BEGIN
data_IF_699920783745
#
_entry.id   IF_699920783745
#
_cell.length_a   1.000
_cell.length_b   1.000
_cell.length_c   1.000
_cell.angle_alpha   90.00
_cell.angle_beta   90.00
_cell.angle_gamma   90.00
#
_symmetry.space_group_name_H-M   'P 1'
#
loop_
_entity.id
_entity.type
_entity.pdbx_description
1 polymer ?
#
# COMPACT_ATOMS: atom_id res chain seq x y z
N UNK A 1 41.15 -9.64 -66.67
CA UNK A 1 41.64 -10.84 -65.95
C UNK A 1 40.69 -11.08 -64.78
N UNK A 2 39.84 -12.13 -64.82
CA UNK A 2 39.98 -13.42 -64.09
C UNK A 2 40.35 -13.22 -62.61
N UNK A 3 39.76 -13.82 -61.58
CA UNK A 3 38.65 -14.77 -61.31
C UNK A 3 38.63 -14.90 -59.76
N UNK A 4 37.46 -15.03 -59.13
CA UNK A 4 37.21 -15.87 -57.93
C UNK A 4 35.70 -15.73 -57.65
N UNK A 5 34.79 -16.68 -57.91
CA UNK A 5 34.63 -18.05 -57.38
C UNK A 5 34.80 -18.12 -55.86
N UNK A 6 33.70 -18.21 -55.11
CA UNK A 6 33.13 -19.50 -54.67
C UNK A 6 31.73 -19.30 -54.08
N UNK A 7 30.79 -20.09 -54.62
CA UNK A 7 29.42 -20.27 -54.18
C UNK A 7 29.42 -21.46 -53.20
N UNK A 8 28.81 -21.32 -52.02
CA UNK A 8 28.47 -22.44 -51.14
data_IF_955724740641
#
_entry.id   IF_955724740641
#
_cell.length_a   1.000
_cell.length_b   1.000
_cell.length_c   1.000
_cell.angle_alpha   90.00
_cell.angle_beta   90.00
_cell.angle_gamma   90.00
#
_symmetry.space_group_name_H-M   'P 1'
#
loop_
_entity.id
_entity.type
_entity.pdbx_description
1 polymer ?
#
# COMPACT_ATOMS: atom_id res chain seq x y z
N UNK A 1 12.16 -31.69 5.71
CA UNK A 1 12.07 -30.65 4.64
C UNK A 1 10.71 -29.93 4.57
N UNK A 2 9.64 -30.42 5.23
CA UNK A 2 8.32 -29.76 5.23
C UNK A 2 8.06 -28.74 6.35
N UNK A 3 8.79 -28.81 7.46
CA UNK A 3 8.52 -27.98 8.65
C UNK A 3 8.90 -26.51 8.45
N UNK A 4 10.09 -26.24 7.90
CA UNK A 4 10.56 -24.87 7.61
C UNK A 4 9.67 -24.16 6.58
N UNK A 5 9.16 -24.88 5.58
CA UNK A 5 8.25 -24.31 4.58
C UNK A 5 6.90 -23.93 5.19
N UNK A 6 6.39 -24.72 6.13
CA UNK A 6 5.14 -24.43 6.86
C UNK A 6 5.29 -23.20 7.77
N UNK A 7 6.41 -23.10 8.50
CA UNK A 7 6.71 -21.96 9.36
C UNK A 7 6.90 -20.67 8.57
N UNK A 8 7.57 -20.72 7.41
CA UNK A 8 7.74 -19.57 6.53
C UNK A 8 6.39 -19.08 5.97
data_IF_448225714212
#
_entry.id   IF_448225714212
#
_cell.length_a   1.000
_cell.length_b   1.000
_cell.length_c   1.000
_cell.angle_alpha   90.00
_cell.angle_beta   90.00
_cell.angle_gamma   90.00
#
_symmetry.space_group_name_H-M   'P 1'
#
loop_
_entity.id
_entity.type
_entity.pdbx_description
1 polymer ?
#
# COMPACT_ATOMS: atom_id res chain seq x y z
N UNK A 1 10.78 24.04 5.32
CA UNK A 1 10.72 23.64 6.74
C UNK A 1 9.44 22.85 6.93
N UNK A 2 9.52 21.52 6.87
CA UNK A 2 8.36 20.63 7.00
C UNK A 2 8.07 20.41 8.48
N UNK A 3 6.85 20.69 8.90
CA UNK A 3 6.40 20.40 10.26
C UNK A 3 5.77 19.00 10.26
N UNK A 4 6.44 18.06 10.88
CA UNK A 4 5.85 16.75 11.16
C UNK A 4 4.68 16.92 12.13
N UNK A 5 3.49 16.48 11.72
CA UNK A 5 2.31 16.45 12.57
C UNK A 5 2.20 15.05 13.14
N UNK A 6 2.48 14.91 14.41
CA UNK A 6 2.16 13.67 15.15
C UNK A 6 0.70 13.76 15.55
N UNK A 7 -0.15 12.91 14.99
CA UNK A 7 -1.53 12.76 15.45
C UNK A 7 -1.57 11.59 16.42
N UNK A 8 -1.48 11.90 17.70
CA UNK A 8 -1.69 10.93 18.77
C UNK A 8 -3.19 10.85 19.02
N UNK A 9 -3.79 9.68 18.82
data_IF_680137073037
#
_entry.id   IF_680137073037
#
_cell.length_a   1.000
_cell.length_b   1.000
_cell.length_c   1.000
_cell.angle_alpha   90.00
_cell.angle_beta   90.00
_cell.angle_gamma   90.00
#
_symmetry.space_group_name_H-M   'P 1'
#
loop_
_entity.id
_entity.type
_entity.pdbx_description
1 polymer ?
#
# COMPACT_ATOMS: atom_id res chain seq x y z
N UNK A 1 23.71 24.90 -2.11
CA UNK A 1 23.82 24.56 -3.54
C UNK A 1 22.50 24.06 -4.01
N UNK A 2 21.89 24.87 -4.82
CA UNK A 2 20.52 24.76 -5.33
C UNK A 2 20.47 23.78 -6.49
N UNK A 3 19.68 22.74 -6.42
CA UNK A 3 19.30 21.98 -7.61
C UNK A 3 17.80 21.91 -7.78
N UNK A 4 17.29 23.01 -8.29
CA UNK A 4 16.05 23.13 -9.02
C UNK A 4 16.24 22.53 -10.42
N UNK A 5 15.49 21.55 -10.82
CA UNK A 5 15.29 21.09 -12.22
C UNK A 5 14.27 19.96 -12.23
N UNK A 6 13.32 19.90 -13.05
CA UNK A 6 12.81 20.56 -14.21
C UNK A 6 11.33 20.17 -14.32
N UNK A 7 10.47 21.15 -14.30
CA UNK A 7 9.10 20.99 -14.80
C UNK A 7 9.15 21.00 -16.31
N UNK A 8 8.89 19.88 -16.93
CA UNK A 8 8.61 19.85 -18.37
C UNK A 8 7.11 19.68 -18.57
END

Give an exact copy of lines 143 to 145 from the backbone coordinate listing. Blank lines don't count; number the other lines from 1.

#
_symmetry.space_group_name_H-M   'P 1'
#